Candidates cite issues of growth, spending, development
Three of the 11 candidates for alderman in the Nov. 6 Oakland city elections recently cited issues regarding growth, spending and development.
They were among participants in a Candidate Forum presented by the West Fayette Republican Club at its Sept. 27 regular monthly meeting.
Shawn Morgan said he and his wife moved to Oakland in 2008. And since then, they have watched as both the town and their family have grown. He said he wants to make Oakland a good place where families can grow and businesses can thrive.
Noting that he has a master’s degree in education, Morgan said he teaches mathematics at Christian Brothers High School, is chairman of the Math Department and one of the Junior Varsity baseball coaches.
“So, I keep my time pretty filled with serving kids, serving young people and also talking to parents who are in our school community,” he told the club members. “I think those aspects of my professional qualifications lend themselves well to being one of your next aldermen.”
Noting that Oakland’s residents call it “The Crossroads of North America,” Morgan said he wants to help the town live up to that name by attracting “quality” businesses and families, while growing “smartly” and “healthily.”
He said he will support “smart spending projects” that help the residents “grow the community together.”
“I’ve got a 15-month-old son,” he noted. “And I’d like Oakland to be a great place where he can grow up and not have to drive to Bartlett to visit his grandparents and go to the park.”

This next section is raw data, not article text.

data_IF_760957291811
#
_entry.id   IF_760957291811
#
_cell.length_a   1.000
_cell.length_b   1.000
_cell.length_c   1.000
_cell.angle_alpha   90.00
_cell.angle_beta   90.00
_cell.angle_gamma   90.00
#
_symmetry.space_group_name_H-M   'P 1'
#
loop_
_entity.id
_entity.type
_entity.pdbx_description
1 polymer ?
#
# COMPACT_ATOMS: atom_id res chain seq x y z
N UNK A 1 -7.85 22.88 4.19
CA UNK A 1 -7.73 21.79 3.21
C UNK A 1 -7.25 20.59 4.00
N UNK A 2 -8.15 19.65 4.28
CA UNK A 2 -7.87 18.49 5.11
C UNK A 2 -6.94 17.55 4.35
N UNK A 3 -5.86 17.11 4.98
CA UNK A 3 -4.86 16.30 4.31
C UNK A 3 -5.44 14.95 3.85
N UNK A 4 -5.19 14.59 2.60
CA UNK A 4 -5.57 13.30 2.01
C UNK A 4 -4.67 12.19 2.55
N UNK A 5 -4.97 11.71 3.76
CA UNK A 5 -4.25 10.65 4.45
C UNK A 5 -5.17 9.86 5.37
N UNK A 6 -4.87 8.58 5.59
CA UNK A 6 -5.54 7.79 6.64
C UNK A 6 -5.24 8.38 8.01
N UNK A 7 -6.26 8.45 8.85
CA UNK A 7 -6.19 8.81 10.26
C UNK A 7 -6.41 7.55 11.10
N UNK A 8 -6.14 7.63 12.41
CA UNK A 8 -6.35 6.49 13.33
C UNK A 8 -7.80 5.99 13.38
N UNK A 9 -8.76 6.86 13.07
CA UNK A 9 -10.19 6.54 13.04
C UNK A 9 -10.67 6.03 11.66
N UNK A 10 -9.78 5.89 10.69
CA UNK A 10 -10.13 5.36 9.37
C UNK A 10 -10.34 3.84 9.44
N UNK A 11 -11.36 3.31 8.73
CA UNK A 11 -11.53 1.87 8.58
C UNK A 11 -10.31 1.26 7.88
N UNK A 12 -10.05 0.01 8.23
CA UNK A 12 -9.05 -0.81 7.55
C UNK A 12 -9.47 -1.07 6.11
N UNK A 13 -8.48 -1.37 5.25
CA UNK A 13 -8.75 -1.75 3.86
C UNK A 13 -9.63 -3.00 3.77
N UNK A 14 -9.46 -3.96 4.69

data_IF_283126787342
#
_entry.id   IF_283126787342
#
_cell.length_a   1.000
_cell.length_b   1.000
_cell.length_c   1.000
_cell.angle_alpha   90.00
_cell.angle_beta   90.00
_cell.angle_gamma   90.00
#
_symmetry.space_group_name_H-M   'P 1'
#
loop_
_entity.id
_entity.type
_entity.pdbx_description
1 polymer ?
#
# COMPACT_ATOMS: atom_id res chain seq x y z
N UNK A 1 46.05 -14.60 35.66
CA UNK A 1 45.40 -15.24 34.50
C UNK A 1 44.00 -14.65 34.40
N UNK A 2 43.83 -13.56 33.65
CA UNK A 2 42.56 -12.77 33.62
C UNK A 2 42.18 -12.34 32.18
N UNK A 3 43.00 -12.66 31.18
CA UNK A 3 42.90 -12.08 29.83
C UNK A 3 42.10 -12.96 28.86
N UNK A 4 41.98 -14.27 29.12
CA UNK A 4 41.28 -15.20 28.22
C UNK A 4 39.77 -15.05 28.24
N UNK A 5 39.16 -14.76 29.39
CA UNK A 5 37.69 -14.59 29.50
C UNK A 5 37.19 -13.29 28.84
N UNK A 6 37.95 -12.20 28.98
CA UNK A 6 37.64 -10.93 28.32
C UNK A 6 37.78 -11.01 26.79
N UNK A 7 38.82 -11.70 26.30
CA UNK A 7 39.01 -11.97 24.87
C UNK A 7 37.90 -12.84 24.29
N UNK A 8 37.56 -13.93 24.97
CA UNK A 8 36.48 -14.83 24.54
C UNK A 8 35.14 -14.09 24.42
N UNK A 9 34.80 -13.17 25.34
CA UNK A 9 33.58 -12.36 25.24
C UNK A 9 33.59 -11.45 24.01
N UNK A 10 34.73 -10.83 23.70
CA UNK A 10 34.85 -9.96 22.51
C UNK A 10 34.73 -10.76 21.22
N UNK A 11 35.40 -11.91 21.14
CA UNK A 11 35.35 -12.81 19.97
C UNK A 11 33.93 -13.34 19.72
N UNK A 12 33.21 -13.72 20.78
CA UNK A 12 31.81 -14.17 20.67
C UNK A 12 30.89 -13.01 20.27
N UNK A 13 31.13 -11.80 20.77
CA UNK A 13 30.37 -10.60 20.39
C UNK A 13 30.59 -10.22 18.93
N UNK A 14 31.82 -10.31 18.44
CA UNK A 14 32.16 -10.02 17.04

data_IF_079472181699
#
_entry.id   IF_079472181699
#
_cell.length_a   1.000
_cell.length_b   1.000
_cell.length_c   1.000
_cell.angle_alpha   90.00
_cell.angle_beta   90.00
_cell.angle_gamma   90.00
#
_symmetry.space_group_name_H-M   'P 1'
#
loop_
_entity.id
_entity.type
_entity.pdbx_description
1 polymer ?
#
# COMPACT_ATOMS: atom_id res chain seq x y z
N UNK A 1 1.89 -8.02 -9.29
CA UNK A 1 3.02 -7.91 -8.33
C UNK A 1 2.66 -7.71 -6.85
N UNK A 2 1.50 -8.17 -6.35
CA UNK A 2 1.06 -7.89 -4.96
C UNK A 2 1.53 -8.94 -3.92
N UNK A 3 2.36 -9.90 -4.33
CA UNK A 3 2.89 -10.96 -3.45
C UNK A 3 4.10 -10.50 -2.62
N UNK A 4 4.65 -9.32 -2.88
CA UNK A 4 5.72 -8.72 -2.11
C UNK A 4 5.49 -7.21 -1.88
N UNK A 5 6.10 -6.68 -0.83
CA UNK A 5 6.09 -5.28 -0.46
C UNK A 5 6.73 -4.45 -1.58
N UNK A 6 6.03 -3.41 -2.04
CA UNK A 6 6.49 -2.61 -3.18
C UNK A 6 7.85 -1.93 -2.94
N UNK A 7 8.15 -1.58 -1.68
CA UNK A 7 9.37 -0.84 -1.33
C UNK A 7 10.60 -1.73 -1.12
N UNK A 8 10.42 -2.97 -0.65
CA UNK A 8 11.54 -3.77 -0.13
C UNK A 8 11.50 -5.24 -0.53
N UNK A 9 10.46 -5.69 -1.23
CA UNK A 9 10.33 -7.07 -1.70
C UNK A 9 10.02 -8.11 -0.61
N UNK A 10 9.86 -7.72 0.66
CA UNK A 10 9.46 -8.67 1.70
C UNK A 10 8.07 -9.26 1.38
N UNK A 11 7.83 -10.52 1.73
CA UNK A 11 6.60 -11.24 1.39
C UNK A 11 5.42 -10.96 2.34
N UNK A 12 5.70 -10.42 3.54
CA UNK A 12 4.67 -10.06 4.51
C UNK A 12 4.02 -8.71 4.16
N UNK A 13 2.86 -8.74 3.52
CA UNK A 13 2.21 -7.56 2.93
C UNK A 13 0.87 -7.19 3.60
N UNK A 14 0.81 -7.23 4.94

Acknowledging that he has been knocking on as many doors as he could during the past month, Morgan said he will continue to do so until Nov. 6. He said he recently told his wife that, along with marrying her and giving his life to Christ, running for alderman is one of the best decisions he has ever made.
“If honesty, youthful determination and a willingness to work hard are qualities that you want in your next board of aldermen,” he concluded, “I would appreciate your consideration for the job.”
Billy Ray Morris said he grew up in the “lower end” of Moscow and attended Fayette County public schools. He and his wife have three children and five grandchildren.
“All my folks are from Somerville,” he noted. “If you had a house built in the 1940s or ‘50s, the Morrises pretty well built it.”
Morris recalled that, when he was in high school, even the residents of Oakland did not like the town, because it was a community that was “just different.” Today, he said, it is one of the “prime spots” in Fayette County.
Noting that he is chairman of the Oakland Planning Commission, Morris said the town wants to have a “careful, conformed growth idea.” And that is what he wants to do with Highway 64.
“I do not want to turn it into a place like out there at Cordova,” he said. “You can run up and down Germantown Parkway, and you just get lost.”
Morris said the planning commission has discussed “doing it in clusters,” such as with restaurants or other retailers grouped together.